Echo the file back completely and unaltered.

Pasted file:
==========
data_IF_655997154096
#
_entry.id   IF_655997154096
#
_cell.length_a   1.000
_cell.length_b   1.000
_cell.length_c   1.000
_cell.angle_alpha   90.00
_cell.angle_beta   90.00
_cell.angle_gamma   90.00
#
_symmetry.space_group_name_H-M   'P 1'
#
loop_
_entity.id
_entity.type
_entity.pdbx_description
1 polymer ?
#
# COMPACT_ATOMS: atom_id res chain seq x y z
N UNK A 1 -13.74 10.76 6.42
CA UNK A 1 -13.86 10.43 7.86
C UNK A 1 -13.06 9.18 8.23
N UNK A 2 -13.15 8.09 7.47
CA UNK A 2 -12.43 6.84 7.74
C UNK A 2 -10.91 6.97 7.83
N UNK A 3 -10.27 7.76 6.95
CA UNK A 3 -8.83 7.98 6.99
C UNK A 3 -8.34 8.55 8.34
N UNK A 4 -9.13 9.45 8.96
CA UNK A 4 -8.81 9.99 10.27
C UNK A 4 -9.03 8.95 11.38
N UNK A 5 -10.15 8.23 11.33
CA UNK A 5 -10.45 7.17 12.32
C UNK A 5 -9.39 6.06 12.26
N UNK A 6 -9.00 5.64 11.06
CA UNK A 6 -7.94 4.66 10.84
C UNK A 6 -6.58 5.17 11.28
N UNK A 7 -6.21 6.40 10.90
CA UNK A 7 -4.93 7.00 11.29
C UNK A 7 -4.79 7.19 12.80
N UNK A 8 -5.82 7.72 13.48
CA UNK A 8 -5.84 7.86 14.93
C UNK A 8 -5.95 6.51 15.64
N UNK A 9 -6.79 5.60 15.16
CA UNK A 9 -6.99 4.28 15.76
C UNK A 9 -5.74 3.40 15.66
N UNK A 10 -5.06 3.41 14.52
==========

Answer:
data_IF_655997154096
#
_entry.id   IF_655997154096
#
_cell.length_a   1.000
_cell.length_b   1.000
_cell.length_c   1.000
_cell.angle_alpha   90.00
_cell.angle_beta   90.00
_cell.angle_gamma   90.00
#
_symmetry.space_group_name_H-M   'P 1'
#
loop_
_entity.id
_entity.type
_entity.pdbx_description
1 polymer ?
#
# COMPACT_ATOMS: atom_id res chain seq x y z
N UNK A 1 -13.74 10.76 6.42
CA UNK A 1 -13.86 10.43 7.86
C UNK A 1 -13.06 9.18 8.23
N UNK A 2 -13.15 8.09 7.47
CA UNK A 2 -12.43 6.84 7.74
C UNK A 2 -10.91 6.97 7.83
N UNK A 3 -10.27 7.76 6.95
CA UNK A 3 -8.83 7.98 6.99
C UNK A 3 -8.34 8.55 8.34
N UNK A 4 -9.13 9.45 8.96
CA UNK A 4 -8.81 9.99 10.27
C UNK A 4 -9.03 8.95 11.38
N UNK A 5 -10.15 8.23 11.33
CA UNK A 5 -10.45 7.17 12.32
C UNK A 5 -9.39 6.06 12.26
N UNK A 6 -9.00 5.64 11.06
CA UNK A 6 -7.94 4.66 10.84
C UNK A 6 -6.58 5.17 11.28
N UNK A 7 -6.21 6.40 10.90
CA UNK A 7 -4.93 7.00 11.29
C UNK A 7 -4.79 7.19 12.80
N UNK A 8 -5.82 7.72 13.48
CA UNK A 8 -5.84 7.86 14.93
C UNK A 8 -5.95 6.51 15.64
N UNK A 9 -6.79 5.60 15.16
CA UNK A 9 -6.99 4.28 15.76
C UNK A 9 -5.74 3.40 15.66
N UNK A 10 -5.06 3.41 14.52